Development of patient-specific molecular imaging phantoms using a 3D printer.
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PURPOSE: The aim of the study was to investigate rapid prototyping technology for the production of patient-specific, cost-effective liquid fillable phantoms directly from patient CT data. METHODS: Liver, spleen, and kidney volumes were segmented from patient CT data. Each organ was converted to a shell and filling holes and leg supports were added using computer aided design software and prepared for printing. Additional fixtures were added to the liver to allow lesion inserts to be fixed within the structure. Phantoms were printed from an ultraviolet curable photopolymer using polyjet technology on an Objet EDEN 500V 3D printer. RESULTS: The final print material is a clear solid acrylic plastic which is watertight, rigid, and sufficiently durable to withstand multiple assembly and scanning protocols. Initial scans of the phantoms have been performed with Tc-99m SPECT and F-18 PET/CT. CONCLUSIONS: The organ geometry showed good correspondence with anatomical references. The methodology developed can be generally applied to other anatomical or geometrical phantoms for molecular imaging.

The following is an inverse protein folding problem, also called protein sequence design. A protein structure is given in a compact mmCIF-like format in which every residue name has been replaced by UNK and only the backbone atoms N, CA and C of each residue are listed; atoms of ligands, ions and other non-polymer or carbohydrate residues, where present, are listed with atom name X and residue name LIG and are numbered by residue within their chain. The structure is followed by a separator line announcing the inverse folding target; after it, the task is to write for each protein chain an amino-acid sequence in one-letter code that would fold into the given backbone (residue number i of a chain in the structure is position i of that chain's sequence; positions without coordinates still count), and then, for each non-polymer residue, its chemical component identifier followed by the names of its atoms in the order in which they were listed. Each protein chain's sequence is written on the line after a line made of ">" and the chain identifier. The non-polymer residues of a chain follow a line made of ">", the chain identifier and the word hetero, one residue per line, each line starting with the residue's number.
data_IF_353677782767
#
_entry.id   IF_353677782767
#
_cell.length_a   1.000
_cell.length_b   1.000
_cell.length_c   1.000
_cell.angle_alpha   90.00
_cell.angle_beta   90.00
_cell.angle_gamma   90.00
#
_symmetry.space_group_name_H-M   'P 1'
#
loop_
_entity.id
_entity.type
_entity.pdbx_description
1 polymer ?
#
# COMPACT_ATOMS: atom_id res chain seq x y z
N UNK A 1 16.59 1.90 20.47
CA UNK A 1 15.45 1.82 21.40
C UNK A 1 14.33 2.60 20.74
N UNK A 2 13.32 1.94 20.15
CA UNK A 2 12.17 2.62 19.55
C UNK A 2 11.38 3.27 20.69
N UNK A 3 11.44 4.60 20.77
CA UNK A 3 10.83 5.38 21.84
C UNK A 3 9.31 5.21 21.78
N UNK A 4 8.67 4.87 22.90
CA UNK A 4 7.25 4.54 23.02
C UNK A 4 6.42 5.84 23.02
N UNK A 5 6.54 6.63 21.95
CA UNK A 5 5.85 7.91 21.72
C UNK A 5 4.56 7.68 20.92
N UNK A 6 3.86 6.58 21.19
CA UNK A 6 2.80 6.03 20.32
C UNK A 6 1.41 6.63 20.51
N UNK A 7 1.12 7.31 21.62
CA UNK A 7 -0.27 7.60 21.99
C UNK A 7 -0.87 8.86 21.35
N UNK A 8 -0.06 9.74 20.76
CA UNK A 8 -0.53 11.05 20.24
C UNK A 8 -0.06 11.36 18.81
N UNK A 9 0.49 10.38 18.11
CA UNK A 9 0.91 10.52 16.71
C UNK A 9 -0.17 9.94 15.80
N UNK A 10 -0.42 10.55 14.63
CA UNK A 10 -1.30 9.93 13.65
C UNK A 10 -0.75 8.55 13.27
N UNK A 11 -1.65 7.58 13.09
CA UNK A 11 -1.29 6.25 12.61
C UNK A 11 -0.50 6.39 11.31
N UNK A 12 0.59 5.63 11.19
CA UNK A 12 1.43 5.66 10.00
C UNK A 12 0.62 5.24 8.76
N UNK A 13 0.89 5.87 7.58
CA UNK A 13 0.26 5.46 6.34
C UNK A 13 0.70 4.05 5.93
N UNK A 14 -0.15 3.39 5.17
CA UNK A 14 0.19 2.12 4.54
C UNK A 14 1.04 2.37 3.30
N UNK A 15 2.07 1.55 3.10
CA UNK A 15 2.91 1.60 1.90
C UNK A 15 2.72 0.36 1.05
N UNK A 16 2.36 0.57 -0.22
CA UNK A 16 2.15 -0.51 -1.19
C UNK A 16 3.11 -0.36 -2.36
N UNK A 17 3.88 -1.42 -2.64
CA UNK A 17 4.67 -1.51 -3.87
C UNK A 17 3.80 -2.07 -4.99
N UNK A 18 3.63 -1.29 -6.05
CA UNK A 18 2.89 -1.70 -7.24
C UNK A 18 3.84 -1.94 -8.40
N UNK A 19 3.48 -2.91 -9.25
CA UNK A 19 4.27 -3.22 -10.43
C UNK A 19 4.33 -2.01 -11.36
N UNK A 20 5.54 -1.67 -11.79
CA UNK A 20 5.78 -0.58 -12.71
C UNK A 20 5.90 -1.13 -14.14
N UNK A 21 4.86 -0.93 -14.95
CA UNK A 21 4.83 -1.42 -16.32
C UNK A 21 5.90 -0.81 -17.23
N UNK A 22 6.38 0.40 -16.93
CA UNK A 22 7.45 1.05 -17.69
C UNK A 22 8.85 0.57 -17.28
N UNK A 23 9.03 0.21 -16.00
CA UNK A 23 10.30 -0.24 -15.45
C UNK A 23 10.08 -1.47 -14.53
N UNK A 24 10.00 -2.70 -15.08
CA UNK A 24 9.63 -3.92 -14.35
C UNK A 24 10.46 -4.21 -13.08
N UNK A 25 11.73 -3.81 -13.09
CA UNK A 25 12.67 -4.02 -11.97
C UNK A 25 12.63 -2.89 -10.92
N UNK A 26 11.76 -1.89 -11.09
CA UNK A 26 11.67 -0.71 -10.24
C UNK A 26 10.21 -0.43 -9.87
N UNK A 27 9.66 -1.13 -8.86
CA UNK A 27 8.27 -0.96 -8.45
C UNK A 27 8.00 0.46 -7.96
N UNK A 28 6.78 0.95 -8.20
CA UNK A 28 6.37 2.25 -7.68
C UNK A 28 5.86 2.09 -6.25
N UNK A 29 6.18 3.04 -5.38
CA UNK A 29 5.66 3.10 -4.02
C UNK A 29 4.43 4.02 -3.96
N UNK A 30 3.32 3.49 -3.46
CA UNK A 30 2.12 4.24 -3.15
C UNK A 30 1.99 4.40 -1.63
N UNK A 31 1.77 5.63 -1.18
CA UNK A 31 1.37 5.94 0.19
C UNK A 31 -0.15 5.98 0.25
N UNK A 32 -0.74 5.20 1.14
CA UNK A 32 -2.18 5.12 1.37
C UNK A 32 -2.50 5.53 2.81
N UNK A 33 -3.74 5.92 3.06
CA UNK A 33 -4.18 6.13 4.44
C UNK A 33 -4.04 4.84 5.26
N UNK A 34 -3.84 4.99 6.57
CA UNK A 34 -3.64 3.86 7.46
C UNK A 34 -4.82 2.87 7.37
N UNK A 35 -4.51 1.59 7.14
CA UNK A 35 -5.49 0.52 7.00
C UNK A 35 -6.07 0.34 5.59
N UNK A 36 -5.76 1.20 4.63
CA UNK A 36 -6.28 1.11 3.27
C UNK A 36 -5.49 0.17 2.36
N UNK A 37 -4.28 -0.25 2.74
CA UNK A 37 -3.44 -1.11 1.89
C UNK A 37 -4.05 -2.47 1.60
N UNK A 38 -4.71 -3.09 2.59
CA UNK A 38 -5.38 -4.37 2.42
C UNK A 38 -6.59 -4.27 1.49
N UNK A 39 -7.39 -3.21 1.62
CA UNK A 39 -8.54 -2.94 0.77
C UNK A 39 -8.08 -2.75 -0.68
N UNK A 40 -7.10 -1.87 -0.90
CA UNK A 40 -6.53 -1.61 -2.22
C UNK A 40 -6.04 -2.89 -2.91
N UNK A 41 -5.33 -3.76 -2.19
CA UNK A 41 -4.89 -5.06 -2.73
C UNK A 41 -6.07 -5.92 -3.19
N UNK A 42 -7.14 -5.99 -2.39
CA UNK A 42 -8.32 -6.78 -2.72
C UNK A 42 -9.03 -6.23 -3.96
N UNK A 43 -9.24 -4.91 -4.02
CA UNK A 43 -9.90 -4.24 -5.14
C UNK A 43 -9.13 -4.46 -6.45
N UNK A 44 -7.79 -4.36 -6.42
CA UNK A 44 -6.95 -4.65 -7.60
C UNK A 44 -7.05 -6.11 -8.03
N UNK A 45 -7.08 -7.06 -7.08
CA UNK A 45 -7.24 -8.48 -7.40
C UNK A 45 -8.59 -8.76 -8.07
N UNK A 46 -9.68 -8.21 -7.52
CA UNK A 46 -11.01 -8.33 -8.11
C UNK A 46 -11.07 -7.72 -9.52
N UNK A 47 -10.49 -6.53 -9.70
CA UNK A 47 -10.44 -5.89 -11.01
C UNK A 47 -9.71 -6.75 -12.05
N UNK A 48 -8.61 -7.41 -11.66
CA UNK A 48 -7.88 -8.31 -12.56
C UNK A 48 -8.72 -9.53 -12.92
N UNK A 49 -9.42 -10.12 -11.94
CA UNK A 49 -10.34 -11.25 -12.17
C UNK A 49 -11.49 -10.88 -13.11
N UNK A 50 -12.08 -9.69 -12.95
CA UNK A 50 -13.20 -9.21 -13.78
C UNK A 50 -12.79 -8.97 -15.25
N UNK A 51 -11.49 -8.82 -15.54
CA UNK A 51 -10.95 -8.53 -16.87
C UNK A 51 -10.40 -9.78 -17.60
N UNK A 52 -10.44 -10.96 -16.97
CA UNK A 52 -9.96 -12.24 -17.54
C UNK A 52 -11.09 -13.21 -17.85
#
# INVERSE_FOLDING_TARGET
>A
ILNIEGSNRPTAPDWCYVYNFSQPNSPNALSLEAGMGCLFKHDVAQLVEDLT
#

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Tomography, X-Ray Computed
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Medical physics, 2014, 41 (8), pp. 082502 - ?